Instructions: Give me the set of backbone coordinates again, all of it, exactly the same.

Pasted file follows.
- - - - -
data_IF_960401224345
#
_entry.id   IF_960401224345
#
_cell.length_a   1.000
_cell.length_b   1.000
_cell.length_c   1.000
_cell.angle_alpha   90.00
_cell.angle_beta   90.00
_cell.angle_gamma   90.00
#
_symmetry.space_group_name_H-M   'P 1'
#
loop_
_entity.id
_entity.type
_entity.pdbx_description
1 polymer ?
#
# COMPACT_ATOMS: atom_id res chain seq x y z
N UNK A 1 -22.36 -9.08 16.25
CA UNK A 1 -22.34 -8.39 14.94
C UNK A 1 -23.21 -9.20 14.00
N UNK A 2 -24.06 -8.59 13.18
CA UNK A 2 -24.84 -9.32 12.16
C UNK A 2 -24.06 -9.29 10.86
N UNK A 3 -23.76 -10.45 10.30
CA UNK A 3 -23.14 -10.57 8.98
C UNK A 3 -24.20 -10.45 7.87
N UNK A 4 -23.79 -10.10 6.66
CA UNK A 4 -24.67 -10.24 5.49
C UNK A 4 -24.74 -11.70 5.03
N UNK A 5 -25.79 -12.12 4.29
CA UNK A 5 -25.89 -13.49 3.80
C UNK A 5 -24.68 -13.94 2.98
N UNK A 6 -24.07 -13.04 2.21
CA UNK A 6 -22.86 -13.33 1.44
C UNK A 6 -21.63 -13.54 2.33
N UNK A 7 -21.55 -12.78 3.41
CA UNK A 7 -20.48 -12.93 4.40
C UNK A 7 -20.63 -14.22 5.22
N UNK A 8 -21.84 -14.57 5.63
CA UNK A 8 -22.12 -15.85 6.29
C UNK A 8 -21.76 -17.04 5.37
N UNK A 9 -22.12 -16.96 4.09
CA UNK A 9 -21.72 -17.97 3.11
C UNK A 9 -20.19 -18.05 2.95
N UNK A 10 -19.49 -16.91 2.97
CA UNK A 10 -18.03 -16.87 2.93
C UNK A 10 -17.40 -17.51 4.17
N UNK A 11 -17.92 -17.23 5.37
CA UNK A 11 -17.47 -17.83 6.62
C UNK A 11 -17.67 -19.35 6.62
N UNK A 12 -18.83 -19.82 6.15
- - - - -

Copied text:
data_IF_960401224345
#
_entry.id   IF_960401224345
#
_cell.length_a   1.000
_cell.length_b   1.000
_cell.length_c   1.000
_cell.angle_alpha   90.00
_cell.angle_beta   90.00
_cell.angle_gamma   90.00
#
_symmetry.space_group_name_H-M   'P 1'
#
loop_
_entity.id
_entity.type
_entity.pdbx_description
1 polymer ?
#
# COMPACT_ATOMS: atom_id res chain seq x y z
N UNK A 1 -22.36 -9.08 16.25
CA UNK A 1 -22.34 -8.39 14.94
C UNK A 1 -23.21 -9.20 14.00
N UNK A 2 -24.06 -8.59 13.18
CA UNK A 2 -24.84 -9.32 12.16
C UNK A 2 -24.06 -9.29 10.86
N UNK A 3 -23.76 -10.45 10.30
CA UNK A 3 -23.14 -10.57 8.98
C UNK A 3 -24.20 -10.45 7.87
N UNK A 4 -23.79 -10.10 6.66
CA UNK A 4 -24.67 -10.24 5.49
C UNK A 4 -24.74 -11.70 5.03
N UNK A 5 -25.79 -12.12 4.29
CA UNK A 5 -25.89 -13.49 3.80
C UNK A 5 -24.68 -13.94 2.98
N UNK A 6 -24.07 -13.04 2.21
CA UNK A 6 -22.86 -13.33 1.44
C UNK A 6 -21.63 -13.54 2.33
N UNK A 7 -21.55 -12.78 3.41
CA UNK A 7 -20.48 -12.93 4.40
C UNK A 7 -20.63 -14.22 5.22
N UNK A 8 -21.84 -14.57 5.63
CA UNK A 8 -22.12 -15.85 6.29
C UNK A 8 -21.76 -17.04 5.37
N UNK A 9 -22.12 -16.96 4.09
CA UNK A 9 -21.72 -17.97 3.11
C UNK A 9 -20.19 -18.05 2.95
N UNK A 10 -19.49 -16.91 2.97
CA UNK A 10 -18.03 -16.87 2.93
C UNK A 10 -17.40 -17.51 4.17
N UNK A 11 -17.92 -17.23 5.37
CA UNK A 11 -17.47 -17.83 6.62
C UNK A 11 -17.67 -19.35 6.62
N UNK A 12 -18.83 -19.82 6.15